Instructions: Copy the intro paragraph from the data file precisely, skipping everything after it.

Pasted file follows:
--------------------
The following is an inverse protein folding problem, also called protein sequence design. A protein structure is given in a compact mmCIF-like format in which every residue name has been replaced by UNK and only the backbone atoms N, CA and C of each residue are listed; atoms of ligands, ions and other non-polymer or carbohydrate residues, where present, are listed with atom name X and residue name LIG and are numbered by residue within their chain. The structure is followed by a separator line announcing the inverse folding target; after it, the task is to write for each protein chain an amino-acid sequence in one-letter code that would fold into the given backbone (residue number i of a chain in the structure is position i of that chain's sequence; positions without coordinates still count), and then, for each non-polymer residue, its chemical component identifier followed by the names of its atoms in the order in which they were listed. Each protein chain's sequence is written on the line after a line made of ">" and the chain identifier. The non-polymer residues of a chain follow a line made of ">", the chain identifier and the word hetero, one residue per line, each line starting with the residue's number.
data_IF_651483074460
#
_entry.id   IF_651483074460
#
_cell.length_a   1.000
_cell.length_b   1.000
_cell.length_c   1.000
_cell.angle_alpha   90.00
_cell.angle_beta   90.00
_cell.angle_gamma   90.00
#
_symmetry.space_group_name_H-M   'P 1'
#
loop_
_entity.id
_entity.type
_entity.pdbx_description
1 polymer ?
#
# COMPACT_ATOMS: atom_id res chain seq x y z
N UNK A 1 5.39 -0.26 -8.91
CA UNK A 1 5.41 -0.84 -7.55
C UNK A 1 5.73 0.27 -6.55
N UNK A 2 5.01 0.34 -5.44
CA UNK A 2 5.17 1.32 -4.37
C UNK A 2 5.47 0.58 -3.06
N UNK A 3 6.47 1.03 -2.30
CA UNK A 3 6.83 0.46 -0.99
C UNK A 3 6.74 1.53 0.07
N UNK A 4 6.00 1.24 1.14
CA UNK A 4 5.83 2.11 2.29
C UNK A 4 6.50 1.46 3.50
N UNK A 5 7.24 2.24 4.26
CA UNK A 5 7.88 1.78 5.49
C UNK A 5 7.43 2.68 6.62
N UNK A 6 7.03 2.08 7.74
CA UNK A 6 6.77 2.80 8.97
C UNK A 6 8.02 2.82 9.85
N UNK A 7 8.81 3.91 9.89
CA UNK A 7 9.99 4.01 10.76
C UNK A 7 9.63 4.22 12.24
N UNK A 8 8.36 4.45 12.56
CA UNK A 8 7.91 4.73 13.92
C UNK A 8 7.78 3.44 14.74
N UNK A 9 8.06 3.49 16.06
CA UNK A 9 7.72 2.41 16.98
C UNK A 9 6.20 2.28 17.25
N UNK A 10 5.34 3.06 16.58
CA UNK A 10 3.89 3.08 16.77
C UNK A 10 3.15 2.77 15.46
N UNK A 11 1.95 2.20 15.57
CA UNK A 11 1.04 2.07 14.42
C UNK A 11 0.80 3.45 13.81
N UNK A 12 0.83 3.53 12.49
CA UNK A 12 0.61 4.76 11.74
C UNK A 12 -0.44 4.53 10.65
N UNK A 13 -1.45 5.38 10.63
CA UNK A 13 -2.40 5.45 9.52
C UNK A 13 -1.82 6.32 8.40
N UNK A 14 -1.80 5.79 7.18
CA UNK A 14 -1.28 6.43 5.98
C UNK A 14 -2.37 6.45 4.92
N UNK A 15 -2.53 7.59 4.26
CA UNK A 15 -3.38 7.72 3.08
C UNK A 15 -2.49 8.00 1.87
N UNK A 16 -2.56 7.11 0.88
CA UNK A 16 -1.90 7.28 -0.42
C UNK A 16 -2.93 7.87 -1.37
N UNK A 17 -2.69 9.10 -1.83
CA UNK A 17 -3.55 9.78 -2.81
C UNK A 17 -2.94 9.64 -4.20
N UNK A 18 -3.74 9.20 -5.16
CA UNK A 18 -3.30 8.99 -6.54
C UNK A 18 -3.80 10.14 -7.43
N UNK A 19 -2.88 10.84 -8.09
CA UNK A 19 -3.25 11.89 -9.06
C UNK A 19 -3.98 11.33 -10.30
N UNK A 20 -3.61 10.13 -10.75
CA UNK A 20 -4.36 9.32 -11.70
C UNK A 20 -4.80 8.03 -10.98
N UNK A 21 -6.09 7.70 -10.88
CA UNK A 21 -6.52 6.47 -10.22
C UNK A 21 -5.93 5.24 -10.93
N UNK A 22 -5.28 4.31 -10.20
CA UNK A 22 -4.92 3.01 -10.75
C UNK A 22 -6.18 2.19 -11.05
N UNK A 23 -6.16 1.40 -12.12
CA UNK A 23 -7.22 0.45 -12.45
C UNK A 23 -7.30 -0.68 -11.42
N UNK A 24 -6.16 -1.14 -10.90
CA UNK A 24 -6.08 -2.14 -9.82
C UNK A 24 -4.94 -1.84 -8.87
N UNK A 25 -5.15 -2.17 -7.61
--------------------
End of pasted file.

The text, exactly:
The following is an inverse protein folding problem, also called protein sequence design. A protein structure is given in a compact mmCIF-like format in which every residue name has been replaced by UNK and only the backbone atoms N, CA and C of each residue are listed; atoms of ligands, ions and other non-polymer or carbohydrate residues, where present, are listed with atom name X and residue name LIG and are numbered by residue within their chain. The structure is followed by a separator line announcing the inverse folding target; after it, the task is to write for each protein chain an amino-acid sequence in one-letter code that would fold into the given backbone (residue number i of a chain in the structure is position i of that chain's sequence; positions without coordinates still count), and then, for each non-polymer residue, its chemical component identifier followed by the names of its atoms in the order in which they were listed. Each protein chain's sequence is written on the line after a line made of ">" and the chain identifier. The non-polymer residues of a chain follow a line made of ">", the chain identifier and the word hetero, one residue per line, each line starting with the residue's number.